With our easy to use dashboard, we’ve always made it easy for you to select the different sources you wish to see in your dashboard results. In our quest to make Trackur the easiest and most comprehensive social media monitoring tool you’ll ever use, we just made it even easier to view only the sources that are of interest to you. Now, you can select which source you wish to view without having to re-run your search each time. Simply head to the sorting options and click the new “Source” view: Once you’ve made your choice, you see only results
It has been four years since we added Insights to your Trackur dashboard. We’ve made some major improvements over that time, but the one that has always escaped us: giving you more than just the past 24 hours of data. Today, we finally cracked that nut! As of today, you can switch your Insights view between 24hrs, 7 days and 30 days. With this change, you can get a better idea of how your reputation–and online mentions–have trended. In addition, you can now download each of those views to a PDF report. Why did it take so long? It’s a
Over the past few months we have been hard at work revamping our Senfluence Full Media Monitoring API. Not only have we improved all of our back-end crawling and parsing, we added new features and greatly simplified the API structure. Here are the highlights: Request caching – Requests for the same information within a 30 second period are set to be cached, allowing instant retrieval of unchanged result lists. More filters – Results can now be filtered by sentiment and/or country. No forced request structure – Gone is the preset /api_key/keyword/limit/offset/etc/etc/etc/ format, which caused numerous issues for filtering by source when
A couple of years ago, we started adding review sites to our social media monitoring and new research from Software Advice explains why. In fact, a single chart from their research explains why: Eighty-six percent of respondents would pay more for a residential service provider with higher ratings and reviews. More interesting findings in the Slideshare below: Software Advice IndustryView: Power of Online Reviews for Residential Services from Software Advice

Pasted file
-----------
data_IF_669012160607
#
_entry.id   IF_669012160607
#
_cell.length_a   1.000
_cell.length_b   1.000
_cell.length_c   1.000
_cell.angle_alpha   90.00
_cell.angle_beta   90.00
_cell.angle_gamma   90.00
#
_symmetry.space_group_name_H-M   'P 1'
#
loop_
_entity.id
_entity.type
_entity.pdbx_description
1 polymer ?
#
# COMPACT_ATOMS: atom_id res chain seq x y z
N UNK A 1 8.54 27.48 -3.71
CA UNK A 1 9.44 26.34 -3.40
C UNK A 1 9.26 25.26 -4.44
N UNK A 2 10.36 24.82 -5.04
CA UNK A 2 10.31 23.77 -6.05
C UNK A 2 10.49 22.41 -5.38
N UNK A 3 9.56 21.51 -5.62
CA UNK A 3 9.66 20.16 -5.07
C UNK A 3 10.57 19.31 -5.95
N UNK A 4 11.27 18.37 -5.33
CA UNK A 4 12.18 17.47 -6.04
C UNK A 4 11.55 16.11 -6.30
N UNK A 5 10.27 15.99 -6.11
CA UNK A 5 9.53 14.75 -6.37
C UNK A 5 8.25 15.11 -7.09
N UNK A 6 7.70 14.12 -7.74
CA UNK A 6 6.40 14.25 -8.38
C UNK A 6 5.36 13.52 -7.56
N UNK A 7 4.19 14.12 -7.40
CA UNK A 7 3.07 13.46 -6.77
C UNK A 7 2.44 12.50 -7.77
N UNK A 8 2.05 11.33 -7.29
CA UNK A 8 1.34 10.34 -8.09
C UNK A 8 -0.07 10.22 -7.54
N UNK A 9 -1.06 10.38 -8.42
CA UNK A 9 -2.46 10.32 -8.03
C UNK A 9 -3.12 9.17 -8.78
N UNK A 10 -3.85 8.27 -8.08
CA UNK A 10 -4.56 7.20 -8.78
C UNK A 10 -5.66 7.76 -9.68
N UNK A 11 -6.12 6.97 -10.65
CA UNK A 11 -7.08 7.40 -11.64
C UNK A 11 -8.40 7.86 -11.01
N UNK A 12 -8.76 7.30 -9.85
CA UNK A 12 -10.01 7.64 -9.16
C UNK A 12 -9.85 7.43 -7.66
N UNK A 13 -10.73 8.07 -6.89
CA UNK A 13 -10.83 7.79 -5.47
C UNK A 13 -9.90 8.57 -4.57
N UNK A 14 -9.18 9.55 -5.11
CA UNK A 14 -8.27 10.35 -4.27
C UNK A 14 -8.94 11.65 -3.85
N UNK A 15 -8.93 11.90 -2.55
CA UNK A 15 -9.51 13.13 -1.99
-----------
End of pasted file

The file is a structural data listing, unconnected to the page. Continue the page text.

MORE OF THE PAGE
I like this infographic from digital giants because it outlines the important steps you need to take before your even reply to a negative tweet, Facebook complaint, or poor review. What steps would you add?
One of the best ways to ensure you protect your online reputation is to ensure you offer fantastic customer service. If you don’t, an unhappy customer will tell their friends and followers, and may not ever tell you! (Via Groovv)
Vindication! Vindication for all of us that have accidentally tweeted something publicly when we meant for it to be sent as a direct message on Twitter. I’ve done it. You’ve likely done it. And now, Twitter’s own CFO has gone and done it! Let this serve as a PSA that you should never put anything in a DM that you would not want to be seen by the public. Not only could the recipient tweet it out, but those fat fingers of yours could accidentally share that private message with the world!
So you’re using Trackur’s social media monitoring dashboard to keep track of conversations about your brand. What do you do when you discover something that might need a response? This infographic from Bplans will help guide you through the decision process for handling either a positive or negative social media mention.
Earlier this week, an attempt for lighthearted humor quickly turned sour when Bill Cosby’s Facebook page posted a link to a meme generator, saying “go ahead, meme me!” I don’t know about you, but if I were facing public scrutiny for multiple decades of rape allegations, this is likely not the route I’d go for lighthearted entertainment. Lucky for Cosby, submissions to the Facebook page had to be approved before publishing, and his team quickly realized what was happening and removed the post from the page. In typical Internet fashion, however, the issue didn’t end here. Many took the idea
As part of my Reputation Roadkill presentation at Internet Summit, I specifically warned of the dangers of automating Twitter responses–explaining that they can lead to undesired consequences. Not 36 hours later did someone from the audience share with me how the New England Patriots had apparently suffered outrage at the hands of Twitter automation. In an effort to thank each fan that helped them reach 1 million followers, the NFL team tweeted a thank you to each new follower. It looked like this: That’s a lot of fans to thank, so it’s no surprise that they decided to automate the